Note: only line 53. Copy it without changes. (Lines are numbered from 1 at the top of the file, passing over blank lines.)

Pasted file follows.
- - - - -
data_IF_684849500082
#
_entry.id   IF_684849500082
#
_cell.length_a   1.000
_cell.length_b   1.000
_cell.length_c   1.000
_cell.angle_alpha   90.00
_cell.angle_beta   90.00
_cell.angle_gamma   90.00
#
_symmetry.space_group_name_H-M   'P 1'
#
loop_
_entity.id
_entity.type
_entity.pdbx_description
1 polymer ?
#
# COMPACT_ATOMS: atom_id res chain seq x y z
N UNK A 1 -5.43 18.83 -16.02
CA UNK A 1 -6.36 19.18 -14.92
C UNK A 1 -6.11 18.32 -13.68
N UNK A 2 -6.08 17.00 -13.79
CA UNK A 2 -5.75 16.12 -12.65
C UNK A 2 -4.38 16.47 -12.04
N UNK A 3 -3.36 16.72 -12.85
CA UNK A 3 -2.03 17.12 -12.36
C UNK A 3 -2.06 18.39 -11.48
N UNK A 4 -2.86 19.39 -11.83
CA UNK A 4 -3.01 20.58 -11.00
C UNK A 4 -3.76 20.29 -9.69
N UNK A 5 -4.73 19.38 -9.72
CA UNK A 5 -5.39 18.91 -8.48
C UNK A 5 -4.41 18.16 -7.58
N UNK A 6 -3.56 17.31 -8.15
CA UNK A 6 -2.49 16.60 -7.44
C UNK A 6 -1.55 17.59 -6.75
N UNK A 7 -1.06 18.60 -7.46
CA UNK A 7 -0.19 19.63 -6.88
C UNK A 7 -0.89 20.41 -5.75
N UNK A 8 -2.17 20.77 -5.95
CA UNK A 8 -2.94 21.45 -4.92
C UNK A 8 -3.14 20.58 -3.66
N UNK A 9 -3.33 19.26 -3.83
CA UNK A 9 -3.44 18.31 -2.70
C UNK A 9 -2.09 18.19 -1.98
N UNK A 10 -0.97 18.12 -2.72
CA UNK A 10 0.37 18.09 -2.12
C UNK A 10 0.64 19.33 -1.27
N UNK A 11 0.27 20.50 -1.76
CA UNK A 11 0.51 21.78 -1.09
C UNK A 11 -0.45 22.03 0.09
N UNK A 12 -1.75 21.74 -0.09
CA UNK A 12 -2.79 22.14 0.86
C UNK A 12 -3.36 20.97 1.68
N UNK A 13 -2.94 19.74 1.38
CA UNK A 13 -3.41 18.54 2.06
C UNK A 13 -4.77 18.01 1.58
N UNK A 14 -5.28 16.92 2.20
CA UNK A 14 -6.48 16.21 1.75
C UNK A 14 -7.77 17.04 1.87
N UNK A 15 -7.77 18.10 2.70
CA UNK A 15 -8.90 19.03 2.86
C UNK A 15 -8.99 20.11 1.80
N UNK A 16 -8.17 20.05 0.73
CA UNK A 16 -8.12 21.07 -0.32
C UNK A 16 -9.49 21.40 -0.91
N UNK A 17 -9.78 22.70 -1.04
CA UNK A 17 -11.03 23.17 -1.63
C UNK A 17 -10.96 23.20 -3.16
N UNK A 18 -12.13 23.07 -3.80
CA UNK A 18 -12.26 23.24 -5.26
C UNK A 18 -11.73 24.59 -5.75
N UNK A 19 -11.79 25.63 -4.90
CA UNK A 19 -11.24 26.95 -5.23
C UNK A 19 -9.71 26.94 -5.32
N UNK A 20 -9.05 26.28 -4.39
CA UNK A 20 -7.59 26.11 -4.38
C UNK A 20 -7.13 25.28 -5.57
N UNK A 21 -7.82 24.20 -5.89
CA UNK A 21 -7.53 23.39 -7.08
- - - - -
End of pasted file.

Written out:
C UNK A 11 -0.45 22.03 0.09